|Apple Shows Off The Future of The Pro Desktop|
|Apple® today showed a sneak peek into the future of the pro desktop with a first look at the next generation Mac Pro®. Designed around a revolutionary unified thermal core, the Mac Pro introduces a completely new pro desktop architecture and design that is optimized for performance inside and out. With next generation Xeon processors, dual workstation-class GPUs, Thunderbolt 2, PCIe-based flash storage, and ultra-fast ECC memory, the new 9.9-inch tall Mac Pro packs an amazing amount of power into an incredibly small package. |
“With the latest Xeon processors, dual FirePro GPUs, ECC memory, PCIe-based flash and Thunderbolt 2, all built around a revolutionary thermal core, the next generation Mac Pro is the most radical Mac yet,” said Philip Schiller, Apple’s senior vice president of Worldwide Marketing. “All this performance and expandability is packed into a dramatic new design that’s one-eighth the volume, and best of all, it will be assembled here in the USA.”Apple Shows Off The Future of The Pro Desktop [apple.com]
Let's tell it like it is:
|"With all that power, the new Mac Pro lets you seamlessly edit full-resolution 4K video while simultaneously rendering effects in the background. But, more importantly for Apple, the new Mac Pro perfectly targets that segment of the market that lusts after autos such as the BMW M6 or the Mercedes-Benz SLK55." |
A critical look at the new Mac Pro
A graphics pro breaks down Apple's new machine.
ArsTechnica - June 11 2013
|You get the feeling that the designers sat around coming up with ideas for the new Mac Pro and said, "If Darth Vader edited video, what would his computer look like?" |
The article provides what appears to be a balanced view of design considerations. The computer is a radically new design, built around a central thermal core, with motherboard elements facing out for accessibility. I find the idea appealing, with some reservations because of limitations the design imposes.
While Apple touts the Mac Pro's expandability, the article describes it in more ambiguous terms...
|A truly epic lack of expandability |
The article considers trade-offs with regard to possible hard-drive setups, eg, and likely costs of various options. Depends, it seems, on what kinds of work you do, what your legacy hardware is, and what your legacy media is on.
Other limitations discussed include small number of USB ports, no optical drives, and GPU limitations.
Your view of some of these considerations may depend on your view of the future, on your business model, and again on legacy issues. I see many graphics companies (software and hardware) betting on the cloud, and I've got to confess that that makes me uneasy. I'd relate some of Apple's design decisions to analogous decisions Apple made with FCPX.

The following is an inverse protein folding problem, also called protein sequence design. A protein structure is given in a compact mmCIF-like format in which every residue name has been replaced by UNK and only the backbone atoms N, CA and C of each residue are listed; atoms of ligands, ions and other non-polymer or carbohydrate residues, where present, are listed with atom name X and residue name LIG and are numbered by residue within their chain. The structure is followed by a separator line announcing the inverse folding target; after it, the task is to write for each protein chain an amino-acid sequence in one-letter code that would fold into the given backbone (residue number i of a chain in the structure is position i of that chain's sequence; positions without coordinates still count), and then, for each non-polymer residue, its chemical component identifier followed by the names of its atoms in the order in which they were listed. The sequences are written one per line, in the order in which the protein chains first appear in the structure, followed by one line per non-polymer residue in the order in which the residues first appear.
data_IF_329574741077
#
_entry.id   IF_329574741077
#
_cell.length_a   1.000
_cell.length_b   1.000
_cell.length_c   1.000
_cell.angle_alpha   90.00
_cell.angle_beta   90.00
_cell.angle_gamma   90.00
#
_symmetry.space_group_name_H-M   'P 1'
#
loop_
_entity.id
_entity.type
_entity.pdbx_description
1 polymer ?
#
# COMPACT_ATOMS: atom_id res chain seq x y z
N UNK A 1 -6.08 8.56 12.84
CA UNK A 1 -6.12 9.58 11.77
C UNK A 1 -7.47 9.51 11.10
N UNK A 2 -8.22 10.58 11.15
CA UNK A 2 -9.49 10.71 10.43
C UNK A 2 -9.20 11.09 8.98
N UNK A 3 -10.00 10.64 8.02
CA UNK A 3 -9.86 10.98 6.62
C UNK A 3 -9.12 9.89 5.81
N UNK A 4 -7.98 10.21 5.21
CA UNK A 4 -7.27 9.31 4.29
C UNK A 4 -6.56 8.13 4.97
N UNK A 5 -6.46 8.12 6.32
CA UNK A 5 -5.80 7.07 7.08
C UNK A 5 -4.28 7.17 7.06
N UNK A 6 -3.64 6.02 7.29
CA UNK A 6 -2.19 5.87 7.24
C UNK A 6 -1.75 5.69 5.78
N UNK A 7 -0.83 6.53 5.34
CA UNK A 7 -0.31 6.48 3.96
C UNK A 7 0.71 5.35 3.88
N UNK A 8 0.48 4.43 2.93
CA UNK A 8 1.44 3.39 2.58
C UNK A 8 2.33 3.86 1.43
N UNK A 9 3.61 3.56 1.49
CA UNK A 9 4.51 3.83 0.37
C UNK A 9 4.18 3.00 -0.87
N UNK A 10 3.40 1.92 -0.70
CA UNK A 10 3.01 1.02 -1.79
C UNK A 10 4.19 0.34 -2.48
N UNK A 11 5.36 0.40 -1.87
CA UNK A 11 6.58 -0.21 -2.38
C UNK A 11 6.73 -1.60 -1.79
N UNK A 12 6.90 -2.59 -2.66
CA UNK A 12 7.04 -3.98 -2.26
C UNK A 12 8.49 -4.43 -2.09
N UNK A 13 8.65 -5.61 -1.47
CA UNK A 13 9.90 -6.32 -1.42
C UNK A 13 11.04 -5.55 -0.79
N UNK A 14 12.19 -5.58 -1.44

And some of the design decisions may be prioritizing form over function... There are only so many considerations you can satisfy and keep it sleek.
Aside from that, it looks like a beautiful machine that's likely to influence future designs and perhaps to prompt some alternatives.
The article starts from the viewpoint that the peripheral market will remain the same. I'm pretty convinced that if those that buy the Mac Pro (remember these are expensive machines) are in need of something that there will be vendors offering it on the other end of a thunderbolt(2) cable. Cost is hardly the main hurdle, and thunderbolt2 ... the machine supports 6 chains ...
Moreover, I somehow doubt Apple has shown it all already.
E.g.: the future mac pro supports (up to 3) 4K screens ... maybe time for an apple 4K screen in the fall too.
The main added benefit will come to the rest of us who buy e.g. a Macbook Pro: think of all the hardware coming out to hook up to our thunderbolt ports.
Despite al the nay sayers: there's a ton of things we've not yet seen in effect, but e.g. the much faster interface to the flash disks could very well be a killer feature of this machine. Well that's if you can call them disks, it's jsut mass storage, no disk involved, not even a disk interface anymore. And such technology is the kind that will find a place in our future (higher end) laptops just as well.
It's now just too easy to be negative, let's at least wait till the machine is being used by the reviewers before giving them too much credibility.
swa66 - Thanks for those insights.
While I didn't mean to be negative... (it clearly is a visionary design)... in professional film and video production area, eg, those legacy issues loom large. This includes workflow patterns built into niche industries, as well as legacy media and what kinds of devices it's stored on.